So, assuming that you're for the content, and not the art (it's beautiful, and the layout is simply stellar - almost on the par with the Numenera), is the book worth it?

If you have a taste for fantasy, and you haven't invested already in 5E, 4E, 13th Age, the answer is most likely yes.

If you care about the setting:
Ma and Pa wanted to have babies, totally-not-Menilboean-Elves (with Protoss uplink), two-meter-tall-furry-not-Dwarves and lackluster-as-usual-but-of-course-on-the-rise-humans. Pa had a middle-age crisis, went off to buy some cigs and never returned. Ma pined for him, then decided to punish kids for being too noisy and too quarrelsome and almost accidentally killed them... yes, it gets dark - the kids pooled resources, picked knives and killed Ma.
Pa felt it in the ether, suddenly returned and declared end of days by fusing spirit world (that accidentally also housed demons of Id) and material world. He also punished the kids - broke Protoss uplink, granted rage issues to not-Dwarves and finally indirectly taught humans how to turn themselves into self-inflicted cyborgs (it's a fourth race, not an actual upgrade for humans).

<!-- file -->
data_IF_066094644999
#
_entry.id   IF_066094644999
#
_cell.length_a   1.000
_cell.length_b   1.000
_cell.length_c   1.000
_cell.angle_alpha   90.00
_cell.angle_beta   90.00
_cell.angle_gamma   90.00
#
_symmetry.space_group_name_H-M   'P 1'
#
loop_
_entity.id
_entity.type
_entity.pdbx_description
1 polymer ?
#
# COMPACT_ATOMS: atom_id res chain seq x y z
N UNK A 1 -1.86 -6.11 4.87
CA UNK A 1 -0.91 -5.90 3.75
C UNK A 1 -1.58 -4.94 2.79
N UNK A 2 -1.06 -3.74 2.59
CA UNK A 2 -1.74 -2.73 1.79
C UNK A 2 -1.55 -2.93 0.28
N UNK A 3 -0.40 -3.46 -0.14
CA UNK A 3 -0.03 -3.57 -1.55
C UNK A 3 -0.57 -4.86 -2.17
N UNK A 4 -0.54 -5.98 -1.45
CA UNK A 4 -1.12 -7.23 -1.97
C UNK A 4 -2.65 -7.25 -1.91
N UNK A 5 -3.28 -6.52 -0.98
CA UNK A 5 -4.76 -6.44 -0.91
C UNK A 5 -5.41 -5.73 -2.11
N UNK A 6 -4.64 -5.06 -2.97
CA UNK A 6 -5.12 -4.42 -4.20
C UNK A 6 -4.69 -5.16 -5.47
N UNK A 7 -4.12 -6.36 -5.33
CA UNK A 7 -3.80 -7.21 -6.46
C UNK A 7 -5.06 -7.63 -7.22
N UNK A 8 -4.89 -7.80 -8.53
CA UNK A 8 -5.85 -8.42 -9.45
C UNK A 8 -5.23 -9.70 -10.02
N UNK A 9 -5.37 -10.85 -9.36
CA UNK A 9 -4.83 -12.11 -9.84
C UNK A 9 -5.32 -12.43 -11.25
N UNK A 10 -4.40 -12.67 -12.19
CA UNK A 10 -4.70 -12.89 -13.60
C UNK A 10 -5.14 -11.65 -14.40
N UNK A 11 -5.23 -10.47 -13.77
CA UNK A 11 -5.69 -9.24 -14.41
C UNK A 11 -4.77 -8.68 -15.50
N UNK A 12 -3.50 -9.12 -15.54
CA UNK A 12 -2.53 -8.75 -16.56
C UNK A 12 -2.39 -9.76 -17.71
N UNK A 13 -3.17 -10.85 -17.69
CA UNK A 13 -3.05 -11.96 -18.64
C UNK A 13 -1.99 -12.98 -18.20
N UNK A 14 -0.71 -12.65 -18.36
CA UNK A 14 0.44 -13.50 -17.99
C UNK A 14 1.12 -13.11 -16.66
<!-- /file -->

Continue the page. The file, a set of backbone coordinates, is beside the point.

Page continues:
If you're just looking for a game to have fun:
Unity is like a friend who tries too hard. Reach out to them, tell them to drop some of the stuff and it should work great for both of you. Otherwise, you may get buried under mechanical details (no, icons don't make a game interface great). Be prepared to do some work - despite the long intro, there is almost no ready-to-use in-game material (NPCs, scenarios, locations) - the Ruin section is a bit over a page and a half. Finally, the game follows a lot of fantasy tropes - don't expect it to surprise you.

Brace yourself, some random downsides are coming:
1. My PDF is copy-locked. If you're looking to copy/paste text, too bad.
2. A location is a wall of text. When I compare it to Cavaliers of Mars hardcover I get also Hooks, Characters and Hazards.

Hope this helps.

Regards,
Ruemere